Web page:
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Group dynamics


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Published in: Business, Education

Group dynamics

  1. 1. Group Dynamics
  2. 2. What is a Group?
  3. 3. A group is defined as two or more individuals interacting and interdependent, who have come together to achieve particular objectives.
  4. 4. Characteristics of a Group
  5. 5. The necessary characteristics of a group are: Two or more people Who interact with one another, (The members of a group occasionally meet, talk, and do things together.) Share some common ideology, and (The member of a group have something in common like common goals, common threat, security concern, etc.) See themselves as a group. (People who interact with each other and who have a common ideology are attracted to one another.)
  6. 6. Group Dynamics
  7. 7. Group dynamics refers to the attitudinal and behavioral characteristics of a group. Group dynamics concern how groups form, their structure and process, and how they function. Group dynamics are relevant in both formal and informal groups of all types. In an organizational setting, groups are a very common organizational entity and the study of groups and group dynamics is an important area of study in organizational behavior.
  8. 8. Informa groups n sub clsses Group shift 5 stages
  9. 9. Why Do People Join Groups?
  10. 10. Security: Joining groups reduces insecurity of “standing alone” Status: Inclusion in a group viewed important by others provides recognition and status to its members Self-esteem: Groups can provide people with feelings of self worth. Affiliation: Groups fulfill social needs through regular interaction. Power: Group actions enable in achieving what one can’t individually. Goal Achievement: Pooling talent, knowledge and power is needed to accomplish particular tasks.
  11. 11. Stages of Group Development
  12. 12. The model of group development was first proposed by Bruce Tuckman in 1965. He maintained that these phases are all necessary and inevitable in order for: the team to grow to face up to challenges to tackle problems to find solutions to plan work and to deliver results.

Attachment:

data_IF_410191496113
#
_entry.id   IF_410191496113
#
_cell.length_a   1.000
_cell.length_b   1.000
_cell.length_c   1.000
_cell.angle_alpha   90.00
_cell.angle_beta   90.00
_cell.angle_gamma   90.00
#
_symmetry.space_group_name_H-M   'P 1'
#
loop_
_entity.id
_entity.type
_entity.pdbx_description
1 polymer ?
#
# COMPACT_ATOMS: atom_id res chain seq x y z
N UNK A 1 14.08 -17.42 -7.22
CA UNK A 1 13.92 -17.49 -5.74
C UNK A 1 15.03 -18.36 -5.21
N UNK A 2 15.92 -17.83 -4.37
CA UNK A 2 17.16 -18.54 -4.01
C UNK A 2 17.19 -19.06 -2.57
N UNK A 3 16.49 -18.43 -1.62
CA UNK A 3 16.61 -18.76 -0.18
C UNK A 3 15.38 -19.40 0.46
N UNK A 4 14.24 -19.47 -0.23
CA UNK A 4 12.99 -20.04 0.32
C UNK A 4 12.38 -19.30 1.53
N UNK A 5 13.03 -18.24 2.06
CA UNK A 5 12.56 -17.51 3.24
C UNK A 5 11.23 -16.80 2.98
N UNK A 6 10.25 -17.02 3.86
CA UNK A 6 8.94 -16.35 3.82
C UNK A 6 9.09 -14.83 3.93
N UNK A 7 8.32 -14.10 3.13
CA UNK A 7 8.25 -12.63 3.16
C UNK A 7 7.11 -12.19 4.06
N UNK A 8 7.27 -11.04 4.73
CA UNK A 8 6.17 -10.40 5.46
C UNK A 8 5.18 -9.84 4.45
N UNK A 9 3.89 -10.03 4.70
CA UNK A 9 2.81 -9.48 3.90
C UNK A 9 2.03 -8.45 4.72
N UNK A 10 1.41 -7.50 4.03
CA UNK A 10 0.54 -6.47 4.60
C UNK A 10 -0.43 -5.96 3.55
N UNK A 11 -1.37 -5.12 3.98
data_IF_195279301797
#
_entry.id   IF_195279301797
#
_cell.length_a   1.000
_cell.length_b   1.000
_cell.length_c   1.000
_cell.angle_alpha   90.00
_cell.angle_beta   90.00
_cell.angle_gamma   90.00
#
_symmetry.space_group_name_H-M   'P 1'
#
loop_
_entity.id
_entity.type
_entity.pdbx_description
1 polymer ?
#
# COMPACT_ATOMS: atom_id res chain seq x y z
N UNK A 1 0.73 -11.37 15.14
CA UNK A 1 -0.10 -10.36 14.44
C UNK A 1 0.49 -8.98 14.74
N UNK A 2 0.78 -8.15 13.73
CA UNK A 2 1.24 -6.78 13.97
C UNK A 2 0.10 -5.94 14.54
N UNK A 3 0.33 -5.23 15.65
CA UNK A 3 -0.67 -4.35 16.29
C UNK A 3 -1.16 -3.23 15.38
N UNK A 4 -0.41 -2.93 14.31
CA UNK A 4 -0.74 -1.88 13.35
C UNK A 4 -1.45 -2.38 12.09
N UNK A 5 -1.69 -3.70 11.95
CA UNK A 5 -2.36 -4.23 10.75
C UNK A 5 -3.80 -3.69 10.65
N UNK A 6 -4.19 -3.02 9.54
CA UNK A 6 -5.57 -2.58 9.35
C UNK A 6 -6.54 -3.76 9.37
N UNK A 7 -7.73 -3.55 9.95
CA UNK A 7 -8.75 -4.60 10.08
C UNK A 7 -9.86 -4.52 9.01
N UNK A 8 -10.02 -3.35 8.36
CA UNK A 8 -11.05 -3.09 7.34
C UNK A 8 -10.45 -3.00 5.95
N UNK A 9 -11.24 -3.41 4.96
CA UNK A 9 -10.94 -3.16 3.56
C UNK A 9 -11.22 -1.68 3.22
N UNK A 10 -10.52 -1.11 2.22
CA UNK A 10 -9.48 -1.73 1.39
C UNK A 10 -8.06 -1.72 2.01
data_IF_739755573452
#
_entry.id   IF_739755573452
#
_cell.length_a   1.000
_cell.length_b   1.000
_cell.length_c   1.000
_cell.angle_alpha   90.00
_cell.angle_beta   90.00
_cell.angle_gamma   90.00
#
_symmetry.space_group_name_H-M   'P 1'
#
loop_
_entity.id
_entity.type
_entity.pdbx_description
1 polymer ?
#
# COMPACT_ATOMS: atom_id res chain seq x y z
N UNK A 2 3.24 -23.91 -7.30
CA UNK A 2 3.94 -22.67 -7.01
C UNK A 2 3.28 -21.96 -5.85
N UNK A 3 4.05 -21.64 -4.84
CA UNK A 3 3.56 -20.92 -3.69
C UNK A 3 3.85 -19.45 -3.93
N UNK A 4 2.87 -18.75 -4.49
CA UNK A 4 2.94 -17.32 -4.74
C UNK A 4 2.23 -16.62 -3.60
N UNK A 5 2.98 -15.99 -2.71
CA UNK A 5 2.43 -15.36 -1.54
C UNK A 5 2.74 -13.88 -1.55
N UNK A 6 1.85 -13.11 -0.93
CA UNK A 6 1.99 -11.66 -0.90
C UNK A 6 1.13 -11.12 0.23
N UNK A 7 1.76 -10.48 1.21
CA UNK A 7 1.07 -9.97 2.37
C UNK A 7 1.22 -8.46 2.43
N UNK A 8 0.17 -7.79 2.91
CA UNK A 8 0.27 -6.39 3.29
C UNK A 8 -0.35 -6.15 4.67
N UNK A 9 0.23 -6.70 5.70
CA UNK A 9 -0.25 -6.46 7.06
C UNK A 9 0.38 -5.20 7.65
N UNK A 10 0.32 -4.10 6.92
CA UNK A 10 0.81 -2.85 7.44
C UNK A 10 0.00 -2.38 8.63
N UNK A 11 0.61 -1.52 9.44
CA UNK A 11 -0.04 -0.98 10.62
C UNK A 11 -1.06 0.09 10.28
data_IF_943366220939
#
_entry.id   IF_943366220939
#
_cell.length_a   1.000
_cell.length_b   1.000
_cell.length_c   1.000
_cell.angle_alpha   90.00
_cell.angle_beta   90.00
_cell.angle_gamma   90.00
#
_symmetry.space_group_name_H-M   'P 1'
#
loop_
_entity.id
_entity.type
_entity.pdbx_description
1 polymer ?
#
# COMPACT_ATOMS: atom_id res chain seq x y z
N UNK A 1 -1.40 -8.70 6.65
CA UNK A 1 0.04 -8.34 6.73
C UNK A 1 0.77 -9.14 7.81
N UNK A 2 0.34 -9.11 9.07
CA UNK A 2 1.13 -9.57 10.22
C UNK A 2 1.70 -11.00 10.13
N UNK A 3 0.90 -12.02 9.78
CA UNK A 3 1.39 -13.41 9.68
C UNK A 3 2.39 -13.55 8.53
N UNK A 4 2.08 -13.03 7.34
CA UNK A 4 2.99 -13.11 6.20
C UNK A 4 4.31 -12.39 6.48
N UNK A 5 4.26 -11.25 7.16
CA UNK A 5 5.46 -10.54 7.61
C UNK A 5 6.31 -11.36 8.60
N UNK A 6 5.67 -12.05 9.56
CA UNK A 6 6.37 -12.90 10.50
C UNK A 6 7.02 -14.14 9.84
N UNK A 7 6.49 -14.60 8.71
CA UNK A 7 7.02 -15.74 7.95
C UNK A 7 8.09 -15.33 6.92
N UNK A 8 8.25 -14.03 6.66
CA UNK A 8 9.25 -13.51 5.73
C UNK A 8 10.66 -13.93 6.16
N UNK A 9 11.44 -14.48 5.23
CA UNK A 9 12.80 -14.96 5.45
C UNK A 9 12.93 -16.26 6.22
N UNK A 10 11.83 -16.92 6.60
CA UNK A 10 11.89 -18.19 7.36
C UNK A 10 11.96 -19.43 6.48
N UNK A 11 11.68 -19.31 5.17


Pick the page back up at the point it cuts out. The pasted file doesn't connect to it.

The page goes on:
13. 13. The Five-Stage Model of Group Development Consists of the following stages: 1. Forming Stage 2. Storming Stage 3. Norming Stage 4. Performing Stage 5. Adjourning Stage
  14. 14. FORMING STAGE The first stage in group development, characterized by much uncertainty. In this, the team is formed and members meet. They learn what the team opportunities and challenge will be. Members will agree on goals and assign actions for work and ground rules or team guidelines are established. At the start, the team leader may be a member of the group, a supervisor, a manager, or a consultant who will facilitate the team-building process. Leadership will help the team to define their processes. At this stage, the leader needs to be directive and understand the requirements for team training. This stage is complete when the members have begun to think of themselves as a part of a group.
  15. 15. STORMING STAGE The second stage in group development, characterized by intragroup conflict. During the second stage, individual expression of ideas occurs and there is open conflict between members. Members tend to focus on details rather than the issues and compete for influence. Low trust among team members is an evident indicator of this stage. The team needs to select their desired leadership style and decision methodology. The team leader can help by stressing tolerance and patience between members. The leader should guide the team process towards clear goals, defined roles, acceptable team behavior, and a mutual feedback process for team communication. When this stage is complete, there will be a relatively clear hierarchy of leadership within the group.